10-21-18 To Feel

To Feel

To Feel:  To have an intuitive awareness, a sense of, a connection with.                                                                  

Addictions of all kinds are emotionally charged and are fixations of the mind. They are conceptual, rigid, and based in fear. We can be emotionally attached to avoidance, aggression, or being needy. We do not deny that problems in life occur. Working through any difficulty is essential; if we permit any denial or grasping to continue to dominate us, we’ll always feel an underlying sense of unease and walk on the shady side of the path. The sun shines, even if we have made clouds that obstruct our view of it. We must go through stages of working through our pain and those things that deny us a sense of ease and open awarenessIn my addiction, I am emotionally attached to getting something or avoiding something, or just not caring. I used people to get what I want, with no thought of how they were affected. I got irate when I felt someone didn’t understand my needs, with no consideration or capacity for understanding their needs. They were just objects to use that I had little feeling for or connection with. I didn’t care, just as long as I got what I wanted from them. I can still do this in smaller ways, behaviors which still bring suffering.

I used to feel that my addiction was helping me to feel alive, when all it was really doing was masking any problems I needed to look at. I was slowly rejecting and killing myself. I couldn’t feel much at all, except for a sense of wrongness. I had no idea that I could do something about what seemed a vicious circle of destruction. I was blindly stuck in fear and confusion. 

To grow out of such a mental state, we have to develop a sense that it’s safe to stay with our discomfort and not look for alternatives to how we’re feeling; that it is completely safe and even useful not to look for alternatives. Another way of looking at this is to say that we have a sense of warmth for the uncomfortable energy of the present moment, for the raw quality of energy, regardless of how irritating it is. Instead of being ashamed of being all caught up, we begin to regard it as a valuable place to be. And the most powerful time to do this is when we are all caught up. We start where we are and work slowly and patiently, without aggression towards ourselves.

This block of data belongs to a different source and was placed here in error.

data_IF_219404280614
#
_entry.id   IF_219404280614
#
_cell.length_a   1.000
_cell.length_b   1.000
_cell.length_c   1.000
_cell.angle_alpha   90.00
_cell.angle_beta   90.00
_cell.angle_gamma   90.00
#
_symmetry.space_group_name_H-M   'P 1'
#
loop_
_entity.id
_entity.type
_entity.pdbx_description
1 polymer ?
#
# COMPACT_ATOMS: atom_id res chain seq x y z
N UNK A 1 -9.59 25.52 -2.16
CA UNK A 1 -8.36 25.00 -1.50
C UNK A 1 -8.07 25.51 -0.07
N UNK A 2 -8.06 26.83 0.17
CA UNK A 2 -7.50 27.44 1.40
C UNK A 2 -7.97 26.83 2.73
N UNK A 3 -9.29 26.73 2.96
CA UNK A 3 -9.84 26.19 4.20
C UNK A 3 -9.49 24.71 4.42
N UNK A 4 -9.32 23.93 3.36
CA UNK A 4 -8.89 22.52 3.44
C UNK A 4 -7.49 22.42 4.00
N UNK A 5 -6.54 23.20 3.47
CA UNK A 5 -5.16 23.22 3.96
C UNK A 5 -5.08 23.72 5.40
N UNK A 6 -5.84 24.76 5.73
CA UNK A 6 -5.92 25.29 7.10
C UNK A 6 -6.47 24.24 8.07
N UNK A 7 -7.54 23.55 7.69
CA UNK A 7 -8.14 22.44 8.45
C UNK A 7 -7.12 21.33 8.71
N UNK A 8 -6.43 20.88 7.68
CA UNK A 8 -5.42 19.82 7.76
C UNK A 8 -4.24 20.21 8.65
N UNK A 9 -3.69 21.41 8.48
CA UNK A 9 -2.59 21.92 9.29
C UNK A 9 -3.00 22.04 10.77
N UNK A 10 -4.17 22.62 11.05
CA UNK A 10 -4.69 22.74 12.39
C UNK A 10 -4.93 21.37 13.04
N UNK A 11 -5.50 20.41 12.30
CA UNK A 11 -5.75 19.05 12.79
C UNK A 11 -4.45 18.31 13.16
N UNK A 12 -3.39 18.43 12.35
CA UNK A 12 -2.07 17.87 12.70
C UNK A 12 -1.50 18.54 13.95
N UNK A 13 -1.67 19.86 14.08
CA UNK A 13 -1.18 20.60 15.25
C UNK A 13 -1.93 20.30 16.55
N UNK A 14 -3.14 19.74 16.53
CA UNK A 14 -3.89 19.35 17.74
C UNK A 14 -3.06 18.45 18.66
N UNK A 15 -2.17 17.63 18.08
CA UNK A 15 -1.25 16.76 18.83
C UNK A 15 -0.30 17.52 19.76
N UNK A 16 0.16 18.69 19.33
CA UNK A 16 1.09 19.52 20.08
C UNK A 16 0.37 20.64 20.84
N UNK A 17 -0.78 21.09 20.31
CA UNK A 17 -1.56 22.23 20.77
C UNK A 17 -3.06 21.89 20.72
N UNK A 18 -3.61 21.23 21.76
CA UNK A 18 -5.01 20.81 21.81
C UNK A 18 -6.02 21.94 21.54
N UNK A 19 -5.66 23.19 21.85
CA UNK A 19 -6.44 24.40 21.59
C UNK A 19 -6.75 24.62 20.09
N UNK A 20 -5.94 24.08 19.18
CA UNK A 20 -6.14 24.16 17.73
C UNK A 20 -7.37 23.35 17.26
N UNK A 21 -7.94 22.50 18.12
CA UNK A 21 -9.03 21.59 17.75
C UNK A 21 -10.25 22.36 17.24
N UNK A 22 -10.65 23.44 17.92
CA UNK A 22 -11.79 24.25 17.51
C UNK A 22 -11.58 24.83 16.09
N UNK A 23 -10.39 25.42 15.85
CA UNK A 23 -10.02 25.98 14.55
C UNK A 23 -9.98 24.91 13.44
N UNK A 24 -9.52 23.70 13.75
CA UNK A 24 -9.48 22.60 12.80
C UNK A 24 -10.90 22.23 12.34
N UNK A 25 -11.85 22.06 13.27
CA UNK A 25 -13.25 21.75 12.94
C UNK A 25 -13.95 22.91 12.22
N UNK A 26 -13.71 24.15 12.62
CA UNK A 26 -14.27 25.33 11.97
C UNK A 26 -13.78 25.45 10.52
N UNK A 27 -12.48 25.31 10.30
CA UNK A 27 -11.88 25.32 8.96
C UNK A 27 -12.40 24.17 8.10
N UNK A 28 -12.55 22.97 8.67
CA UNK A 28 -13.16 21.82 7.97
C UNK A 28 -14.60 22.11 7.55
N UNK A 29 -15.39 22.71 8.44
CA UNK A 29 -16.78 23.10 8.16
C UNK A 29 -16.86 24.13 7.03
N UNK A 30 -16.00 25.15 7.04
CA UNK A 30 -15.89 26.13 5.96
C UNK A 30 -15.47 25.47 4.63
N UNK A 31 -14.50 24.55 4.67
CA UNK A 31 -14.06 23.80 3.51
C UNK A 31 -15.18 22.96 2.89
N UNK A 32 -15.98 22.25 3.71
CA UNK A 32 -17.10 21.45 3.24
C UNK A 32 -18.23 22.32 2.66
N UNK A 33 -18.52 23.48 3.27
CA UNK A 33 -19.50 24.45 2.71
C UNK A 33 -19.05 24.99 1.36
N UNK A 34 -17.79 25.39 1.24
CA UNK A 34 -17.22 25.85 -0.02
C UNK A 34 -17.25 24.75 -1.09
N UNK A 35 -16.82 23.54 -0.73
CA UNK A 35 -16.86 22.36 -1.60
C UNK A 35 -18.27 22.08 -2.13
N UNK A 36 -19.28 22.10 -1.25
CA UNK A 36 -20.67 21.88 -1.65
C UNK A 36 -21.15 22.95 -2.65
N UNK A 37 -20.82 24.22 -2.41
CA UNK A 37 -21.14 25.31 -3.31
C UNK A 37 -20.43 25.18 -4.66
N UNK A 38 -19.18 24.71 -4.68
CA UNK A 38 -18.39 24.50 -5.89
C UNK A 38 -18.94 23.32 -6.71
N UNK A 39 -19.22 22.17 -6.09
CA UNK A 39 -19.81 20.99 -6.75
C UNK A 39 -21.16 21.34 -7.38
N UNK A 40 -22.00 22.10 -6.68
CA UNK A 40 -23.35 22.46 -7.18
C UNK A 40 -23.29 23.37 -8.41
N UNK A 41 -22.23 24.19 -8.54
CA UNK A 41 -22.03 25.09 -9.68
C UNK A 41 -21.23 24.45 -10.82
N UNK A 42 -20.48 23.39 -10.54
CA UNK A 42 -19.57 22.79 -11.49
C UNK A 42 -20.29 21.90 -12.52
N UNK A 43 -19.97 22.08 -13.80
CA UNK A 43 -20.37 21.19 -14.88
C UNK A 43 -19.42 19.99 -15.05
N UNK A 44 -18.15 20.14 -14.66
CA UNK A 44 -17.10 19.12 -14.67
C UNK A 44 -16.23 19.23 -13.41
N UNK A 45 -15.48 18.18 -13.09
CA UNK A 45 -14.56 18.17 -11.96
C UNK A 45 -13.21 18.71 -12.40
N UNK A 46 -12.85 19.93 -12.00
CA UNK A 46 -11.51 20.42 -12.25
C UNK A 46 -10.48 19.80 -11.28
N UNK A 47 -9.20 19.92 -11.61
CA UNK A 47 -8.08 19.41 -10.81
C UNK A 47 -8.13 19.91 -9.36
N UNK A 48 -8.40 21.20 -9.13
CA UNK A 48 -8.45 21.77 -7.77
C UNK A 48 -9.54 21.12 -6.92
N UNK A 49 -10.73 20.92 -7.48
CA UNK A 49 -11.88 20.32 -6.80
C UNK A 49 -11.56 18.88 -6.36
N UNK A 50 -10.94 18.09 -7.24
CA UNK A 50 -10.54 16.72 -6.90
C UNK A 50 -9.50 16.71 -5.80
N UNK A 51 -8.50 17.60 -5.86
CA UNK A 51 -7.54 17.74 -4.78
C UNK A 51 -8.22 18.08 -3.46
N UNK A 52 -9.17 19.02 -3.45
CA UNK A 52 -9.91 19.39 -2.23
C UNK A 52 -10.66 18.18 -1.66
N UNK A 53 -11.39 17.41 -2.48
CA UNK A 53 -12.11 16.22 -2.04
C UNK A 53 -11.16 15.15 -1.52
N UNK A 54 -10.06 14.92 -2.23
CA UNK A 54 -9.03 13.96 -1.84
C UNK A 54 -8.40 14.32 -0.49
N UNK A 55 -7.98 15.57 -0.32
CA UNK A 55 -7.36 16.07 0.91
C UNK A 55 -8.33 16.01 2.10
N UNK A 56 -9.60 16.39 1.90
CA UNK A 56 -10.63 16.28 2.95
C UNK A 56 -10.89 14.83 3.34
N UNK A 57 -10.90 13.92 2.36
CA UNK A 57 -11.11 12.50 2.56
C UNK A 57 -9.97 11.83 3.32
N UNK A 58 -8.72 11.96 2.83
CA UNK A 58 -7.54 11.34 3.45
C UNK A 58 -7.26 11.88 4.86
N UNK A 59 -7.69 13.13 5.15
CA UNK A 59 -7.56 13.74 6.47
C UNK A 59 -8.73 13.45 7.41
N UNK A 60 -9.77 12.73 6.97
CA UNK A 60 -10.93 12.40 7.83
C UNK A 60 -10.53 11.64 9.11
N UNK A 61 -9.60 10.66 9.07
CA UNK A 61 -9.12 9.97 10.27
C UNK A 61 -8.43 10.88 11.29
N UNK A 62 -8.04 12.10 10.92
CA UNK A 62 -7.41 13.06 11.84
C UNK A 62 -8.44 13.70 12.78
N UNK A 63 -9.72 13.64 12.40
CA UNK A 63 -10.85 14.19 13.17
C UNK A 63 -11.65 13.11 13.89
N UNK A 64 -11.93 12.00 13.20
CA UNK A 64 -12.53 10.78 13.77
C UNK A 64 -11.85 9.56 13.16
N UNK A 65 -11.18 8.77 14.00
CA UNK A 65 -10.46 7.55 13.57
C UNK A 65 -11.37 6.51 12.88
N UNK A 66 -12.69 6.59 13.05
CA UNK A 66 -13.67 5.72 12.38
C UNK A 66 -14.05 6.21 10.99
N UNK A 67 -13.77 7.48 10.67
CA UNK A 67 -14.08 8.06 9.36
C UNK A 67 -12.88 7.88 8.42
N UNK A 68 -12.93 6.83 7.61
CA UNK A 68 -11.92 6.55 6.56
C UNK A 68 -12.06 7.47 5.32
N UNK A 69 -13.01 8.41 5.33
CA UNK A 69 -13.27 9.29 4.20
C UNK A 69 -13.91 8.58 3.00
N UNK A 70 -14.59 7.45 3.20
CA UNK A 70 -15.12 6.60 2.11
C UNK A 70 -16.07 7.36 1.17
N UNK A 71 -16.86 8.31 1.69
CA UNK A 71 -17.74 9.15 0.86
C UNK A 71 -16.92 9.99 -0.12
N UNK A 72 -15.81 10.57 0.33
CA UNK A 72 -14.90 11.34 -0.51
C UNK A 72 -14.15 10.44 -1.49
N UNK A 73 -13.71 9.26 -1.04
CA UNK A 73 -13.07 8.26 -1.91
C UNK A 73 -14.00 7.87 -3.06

Meditation is a valuable tool for learning to sit with who we are, accept what is there, and to not attach to our thoughts and feelings, but to appreciate them and let them go. We begin to find a calmer, more stable place (that was already there).

When we first begin recovery, we have a difficult time because we begin to actually feel emotions that we’ve been masking for so long. This makes us uncomfortable, and we’re used to avoiding discomfort with a drug or behavior.  We do not have to be afraid of what we’re feeling right now.  We do not have to look for alternatives or be ashamed of what we’re feeling in this moment. Instead, we can just let our warmth toward the wound be there as the working basis. It is about truly nourishing ourselves. 

We have to be brave enough to feel and understand what is going on. We need to ground ourselves in our sense of feeling, where we’re stimulated without thought or concept. We touch into our fears, feel them, and step through them the best we can. We recognize when we are attaching or obsessing about our fears, we may keep reliving and repeating them to ourselves or others, which only keeps them alive and active. Beyond fear is our freedom, peace and joy.